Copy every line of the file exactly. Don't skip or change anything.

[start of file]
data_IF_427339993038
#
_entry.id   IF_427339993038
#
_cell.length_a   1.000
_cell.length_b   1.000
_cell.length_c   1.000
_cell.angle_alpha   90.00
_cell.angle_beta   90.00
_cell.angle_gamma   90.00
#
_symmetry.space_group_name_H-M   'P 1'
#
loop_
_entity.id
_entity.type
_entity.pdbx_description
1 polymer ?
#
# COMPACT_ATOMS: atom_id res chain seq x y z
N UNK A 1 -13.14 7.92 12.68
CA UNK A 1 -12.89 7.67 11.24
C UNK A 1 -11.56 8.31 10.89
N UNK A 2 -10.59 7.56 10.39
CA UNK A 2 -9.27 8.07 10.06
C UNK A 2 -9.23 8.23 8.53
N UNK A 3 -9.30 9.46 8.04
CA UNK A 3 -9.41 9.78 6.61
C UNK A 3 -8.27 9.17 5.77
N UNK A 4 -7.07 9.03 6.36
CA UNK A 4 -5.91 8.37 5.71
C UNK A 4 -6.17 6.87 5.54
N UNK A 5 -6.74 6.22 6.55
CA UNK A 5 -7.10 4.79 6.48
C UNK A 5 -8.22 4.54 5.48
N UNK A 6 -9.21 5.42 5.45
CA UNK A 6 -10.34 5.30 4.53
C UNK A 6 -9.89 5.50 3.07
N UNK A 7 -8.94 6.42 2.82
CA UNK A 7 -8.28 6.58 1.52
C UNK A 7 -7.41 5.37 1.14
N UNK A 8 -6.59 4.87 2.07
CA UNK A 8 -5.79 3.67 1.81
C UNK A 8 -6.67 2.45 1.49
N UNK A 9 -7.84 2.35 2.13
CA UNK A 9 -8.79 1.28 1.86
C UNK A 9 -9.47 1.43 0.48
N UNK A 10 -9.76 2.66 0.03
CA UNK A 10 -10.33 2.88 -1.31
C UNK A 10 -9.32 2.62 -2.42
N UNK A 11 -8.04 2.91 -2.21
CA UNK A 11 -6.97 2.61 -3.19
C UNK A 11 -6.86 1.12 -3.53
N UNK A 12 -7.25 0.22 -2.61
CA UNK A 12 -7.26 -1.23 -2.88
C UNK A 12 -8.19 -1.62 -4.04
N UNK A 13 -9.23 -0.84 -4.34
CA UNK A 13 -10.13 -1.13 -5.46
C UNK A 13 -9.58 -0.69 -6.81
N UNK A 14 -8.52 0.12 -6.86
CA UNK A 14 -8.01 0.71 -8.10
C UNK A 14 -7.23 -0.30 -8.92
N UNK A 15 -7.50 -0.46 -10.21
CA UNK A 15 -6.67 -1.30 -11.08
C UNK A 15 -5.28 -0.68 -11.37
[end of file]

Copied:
data_IF_427339993038
#
_entry.id   IF_427339993038
#
_cell.length_a   1.000
_cell.length_b   1.000
_cell.length_c   1.000
_cell.angle_alpha   90.00
_cell.angle_beta   90.00
_cell.angle_gamma   90.00
#
_symmetry.space_group_name_H-M   'P 1'
#
loop_
_entity.id
_entity.type
_entity.pdbx_description
1 polymer ?
#
# COMPACT_ATOMS: atom_id res chain seq x y z
N UNK A 1 -13.14 7.92 12.68
CA UNK A 1 -12.89 7.67 11.24
C UNK A 1 -11.56 8.31 10.89
N UNK A 2 -10.59 7.56 10.39
CA UNK A 2 -9.27 8.07 10.06
C UNK A 2 -9.23 8.23 8.53
N UNK A 3 -9.30 9.46 8.04
CA UNK A 3 -9.41 9.78 6.61
C UNK A 3 -8.27 9.17 5.77
N UNK A 4 -7.07 9.03 6.36
CA UNK A 4 -5.91 8.37 5.71
C UNK A 4 -6.17 6.87 5.54
N UNK A 5 -6.74 6.22 6.55
CA UNK A 5 -7.10 4.79 6.48
C UNK A 5 -8.22 4.54 5.48
N UNK A 6 -9.21 5.42 5.45
CA UNK A 6 -10.34 5.30 4.53
C UNK A 6 -9.89 5.50 3.07
N UNK A 7 -8.94 6.42 2.82
CA UNK A 7 -8.28 6.58 1.52
C UNK A 7 -7.41 5.37 1.14
N UNK A 8 -6.59 4.87 2.07
CA UNK A 8 -5.79 3.67 1.81
C UNK A 8 -6.67 2.45 1.49
N UNK A 9 -7.84 2.35 2.13
CA UNK A 9 -8.79 1.28 1.86
C UNK A 9 -9.47 1.43 0.48
N UNK A 10 -9.76 2.66 0.03
CA UNK A 10 -10.33 2.88 -1.31
C UNK A 10 -9.32 2.62 -2.42
N UNK A 11 -8.04 2.91 -2.21
CA UNK A 11 -6.97 2.61 -3.19
C UNK A 11 -6.86 1.12 -3.53
N UNK A 12 -7.25 0.22 -2.61
CA UNK A 12 -7.26 -1.23 -2.88
C UNK A 12 -8.19 -1.62 -4.04
N UNK A 13 -9.23 -0.84 -4.34
CA UNK A 13 -10.13 -1.13 -5.46
C UNK A 13 -9.58 -0.69 -6.81
N UNK A 14 -8.52 0.12 -6.86
CA UNK A 14 -8.01 0.71 -8.10
C UNK A 14 -7.23 -0.30 -8.92
N UNK A 15 -7.50 -0.46 -10.21
CA UNK A 15 -6.67 -1.30 -11.08
C UNK A 15 -5.28 -0.68 -11.37